Name-Calling at the Senate

Senators Enrile and Pimentel threw vicious personal barbs at each other yesterday at the Senate floor, getting one another’s goat by unseemly name-calling. I think Pimentel got the better of the mud-slinging as he touched a raw nerve by calling Enrile the principal administrator of Marcos’ martial law. Enrile admitted to faking his own ambush in order to provide an additional excuse for the imposition of dictatorial rule. He also had Pimentel arrested four times during his incumbency as Marcos’ right-hand man. Mere statements of fact, to be sure, but which cut deep as Mr. Enrile has tried hard to live down his past as a Marcos’ main enforcer.

Enrile could not respond in kind, and resorted to lame personal insults, calling Pimentel a “hypocrite” and a “spoiled brat” and said that he “will not waste a bullet on him”, thus reinforcing Enrile’s deserved reputation as a trigger-happy hothead. Na-pikon si JPE. In response to Enrile’s calling him a coward, Pimentel replied:

As Mr. Enrile knows –he ordered my arrest four times — did I run away?

The fracas stemmed from Pimentel’s having filed a petition before the Supreme Court last week to stop the investigation of the ethics complaint against Senator Manny Villar.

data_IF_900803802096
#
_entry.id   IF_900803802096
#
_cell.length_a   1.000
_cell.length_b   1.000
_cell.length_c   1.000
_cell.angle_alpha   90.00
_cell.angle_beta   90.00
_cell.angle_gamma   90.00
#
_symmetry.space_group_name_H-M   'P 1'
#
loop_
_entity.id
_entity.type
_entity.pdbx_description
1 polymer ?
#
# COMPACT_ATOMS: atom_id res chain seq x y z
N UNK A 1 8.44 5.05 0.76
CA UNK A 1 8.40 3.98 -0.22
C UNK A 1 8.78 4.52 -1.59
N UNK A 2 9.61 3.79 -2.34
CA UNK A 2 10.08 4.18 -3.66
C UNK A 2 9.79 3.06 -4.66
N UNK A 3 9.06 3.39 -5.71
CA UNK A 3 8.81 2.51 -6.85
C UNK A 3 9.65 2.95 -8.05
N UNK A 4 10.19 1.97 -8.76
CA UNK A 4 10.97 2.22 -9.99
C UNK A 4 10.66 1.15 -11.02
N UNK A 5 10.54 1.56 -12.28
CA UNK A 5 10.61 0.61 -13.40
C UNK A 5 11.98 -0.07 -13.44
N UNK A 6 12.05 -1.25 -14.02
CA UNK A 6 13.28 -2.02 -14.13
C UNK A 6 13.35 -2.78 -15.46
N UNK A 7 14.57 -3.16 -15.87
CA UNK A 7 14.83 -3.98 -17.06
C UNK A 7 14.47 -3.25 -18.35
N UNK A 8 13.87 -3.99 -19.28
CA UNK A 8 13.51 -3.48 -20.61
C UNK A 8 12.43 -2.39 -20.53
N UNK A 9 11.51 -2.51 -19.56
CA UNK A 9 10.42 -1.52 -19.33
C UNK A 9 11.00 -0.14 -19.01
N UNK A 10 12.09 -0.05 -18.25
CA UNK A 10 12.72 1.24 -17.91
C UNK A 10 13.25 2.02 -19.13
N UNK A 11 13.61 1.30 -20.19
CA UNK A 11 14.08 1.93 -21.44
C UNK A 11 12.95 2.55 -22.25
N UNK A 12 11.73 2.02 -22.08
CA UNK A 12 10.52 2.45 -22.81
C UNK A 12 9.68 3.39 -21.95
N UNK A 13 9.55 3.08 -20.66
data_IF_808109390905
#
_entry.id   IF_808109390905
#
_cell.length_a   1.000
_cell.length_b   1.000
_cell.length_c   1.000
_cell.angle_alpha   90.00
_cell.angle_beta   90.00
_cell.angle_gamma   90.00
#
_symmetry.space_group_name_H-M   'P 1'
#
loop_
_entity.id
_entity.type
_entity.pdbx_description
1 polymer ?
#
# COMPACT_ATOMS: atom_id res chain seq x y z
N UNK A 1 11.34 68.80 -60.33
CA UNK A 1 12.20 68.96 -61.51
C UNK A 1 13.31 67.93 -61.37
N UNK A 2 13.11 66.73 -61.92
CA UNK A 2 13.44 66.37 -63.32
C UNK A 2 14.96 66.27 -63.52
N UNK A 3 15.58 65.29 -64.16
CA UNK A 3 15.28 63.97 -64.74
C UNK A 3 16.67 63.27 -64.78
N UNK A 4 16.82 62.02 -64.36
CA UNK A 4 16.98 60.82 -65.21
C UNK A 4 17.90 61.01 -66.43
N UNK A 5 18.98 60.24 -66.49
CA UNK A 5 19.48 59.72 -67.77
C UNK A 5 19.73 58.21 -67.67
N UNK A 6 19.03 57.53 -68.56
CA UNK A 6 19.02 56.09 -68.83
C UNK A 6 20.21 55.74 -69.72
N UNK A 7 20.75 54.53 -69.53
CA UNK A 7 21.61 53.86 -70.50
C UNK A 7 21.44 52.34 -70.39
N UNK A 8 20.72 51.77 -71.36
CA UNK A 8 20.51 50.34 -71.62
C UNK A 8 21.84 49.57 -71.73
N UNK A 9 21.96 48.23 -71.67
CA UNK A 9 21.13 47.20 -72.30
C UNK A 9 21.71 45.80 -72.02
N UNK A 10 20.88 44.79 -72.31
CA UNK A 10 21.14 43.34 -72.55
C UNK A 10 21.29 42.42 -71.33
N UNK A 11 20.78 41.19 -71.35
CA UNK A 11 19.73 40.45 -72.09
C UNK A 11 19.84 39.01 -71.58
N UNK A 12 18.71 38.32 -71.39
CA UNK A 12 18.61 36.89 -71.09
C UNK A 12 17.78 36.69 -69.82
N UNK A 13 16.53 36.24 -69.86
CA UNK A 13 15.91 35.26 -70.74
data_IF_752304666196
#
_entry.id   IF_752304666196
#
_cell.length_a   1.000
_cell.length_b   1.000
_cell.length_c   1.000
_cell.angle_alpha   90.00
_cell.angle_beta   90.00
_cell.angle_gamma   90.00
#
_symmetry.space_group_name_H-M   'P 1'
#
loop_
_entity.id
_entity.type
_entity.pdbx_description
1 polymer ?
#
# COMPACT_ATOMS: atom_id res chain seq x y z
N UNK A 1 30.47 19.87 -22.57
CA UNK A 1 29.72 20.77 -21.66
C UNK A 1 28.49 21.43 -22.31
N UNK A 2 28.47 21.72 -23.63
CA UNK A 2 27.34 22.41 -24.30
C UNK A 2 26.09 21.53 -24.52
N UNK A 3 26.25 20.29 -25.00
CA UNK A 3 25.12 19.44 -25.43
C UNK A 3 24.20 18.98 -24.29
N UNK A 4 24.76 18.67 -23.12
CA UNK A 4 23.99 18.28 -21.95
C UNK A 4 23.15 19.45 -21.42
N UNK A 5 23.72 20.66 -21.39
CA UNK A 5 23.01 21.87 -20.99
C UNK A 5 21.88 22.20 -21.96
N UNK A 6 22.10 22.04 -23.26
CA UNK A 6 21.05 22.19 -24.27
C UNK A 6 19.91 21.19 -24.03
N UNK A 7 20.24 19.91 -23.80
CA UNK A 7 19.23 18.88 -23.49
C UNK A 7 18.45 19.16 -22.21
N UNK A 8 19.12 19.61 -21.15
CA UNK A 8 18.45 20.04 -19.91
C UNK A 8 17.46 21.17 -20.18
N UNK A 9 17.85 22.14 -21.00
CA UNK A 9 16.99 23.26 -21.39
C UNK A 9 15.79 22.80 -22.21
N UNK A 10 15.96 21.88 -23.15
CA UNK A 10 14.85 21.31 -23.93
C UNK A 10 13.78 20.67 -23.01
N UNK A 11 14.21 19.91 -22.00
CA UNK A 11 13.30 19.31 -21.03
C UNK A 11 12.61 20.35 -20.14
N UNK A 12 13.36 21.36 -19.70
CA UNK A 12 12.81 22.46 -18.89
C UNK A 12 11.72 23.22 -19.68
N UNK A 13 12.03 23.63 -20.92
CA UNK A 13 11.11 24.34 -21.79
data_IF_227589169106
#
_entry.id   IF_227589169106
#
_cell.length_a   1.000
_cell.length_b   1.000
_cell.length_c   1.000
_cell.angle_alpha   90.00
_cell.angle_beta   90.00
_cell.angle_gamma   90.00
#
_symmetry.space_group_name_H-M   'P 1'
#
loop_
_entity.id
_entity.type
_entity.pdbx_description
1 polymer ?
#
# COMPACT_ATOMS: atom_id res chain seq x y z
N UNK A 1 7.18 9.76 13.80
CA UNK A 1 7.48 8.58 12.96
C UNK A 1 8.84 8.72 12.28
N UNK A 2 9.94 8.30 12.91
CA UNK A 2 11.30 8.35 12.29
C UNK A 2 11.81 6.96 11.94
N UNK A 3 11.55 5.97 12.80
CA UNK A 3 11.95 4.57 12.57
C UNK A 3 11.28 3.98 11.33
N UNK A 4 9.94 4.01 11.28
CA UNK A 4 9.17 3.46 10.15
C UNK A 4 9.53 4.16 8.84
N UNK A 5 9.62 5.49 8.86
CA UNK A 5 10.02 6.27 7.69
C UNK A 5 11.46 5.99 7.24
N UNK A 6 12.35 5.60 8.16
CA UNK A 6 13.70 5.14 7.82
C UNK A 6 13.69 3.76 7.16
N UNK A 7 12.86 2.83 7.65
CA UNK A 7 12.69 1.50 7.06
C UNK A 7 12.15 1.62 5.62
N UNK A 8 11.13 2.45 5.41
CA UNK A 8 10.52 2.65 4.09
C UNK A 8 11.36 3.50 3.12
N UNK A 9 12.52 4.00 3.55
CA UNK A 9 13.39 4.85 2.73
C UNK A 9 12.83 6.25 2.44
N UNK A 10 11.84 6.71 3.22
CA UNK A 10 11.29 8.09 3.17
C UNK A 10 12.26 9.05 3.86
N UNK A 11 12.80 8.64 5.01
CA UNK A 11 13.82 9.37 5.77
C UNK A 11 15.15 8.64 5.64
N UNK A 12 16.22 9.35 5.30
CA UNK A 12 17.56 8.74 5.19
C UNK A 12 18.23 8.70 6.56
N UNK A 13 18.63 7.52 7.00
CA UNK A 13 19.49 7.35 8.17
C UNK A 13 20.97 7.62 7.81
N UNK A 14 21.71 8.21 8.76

Enrile resigned the chairmanship of the Senate Committee of the Whole in a snit but his resignation was refused by his colleagues.

Why are parliamentary insults more challenging and intense than mere accusations and criticism ? Because they allow for the emotional force of the message to exceed its rational force and seriously undermine the addressee’s image, position and authority, according to the book Language and Ideology.

And distasteful as it may seem to observers, such conduct among parliamentarians has a long and revered history. Winston Churchill was a master of the genre. He once said of three-time British Prime Minister Stanley Baldwin: “I wish Stanley Baldwin no ill, but it would have been much better if he had never lived”. Again of Baldwin: “He occasionally stumbled over the truth, but hastily picked himself up and hurried on as if nothing had happened.”

Enrile and Pimentel are in good company, even if they are light years away from matching Churchill’s wit.

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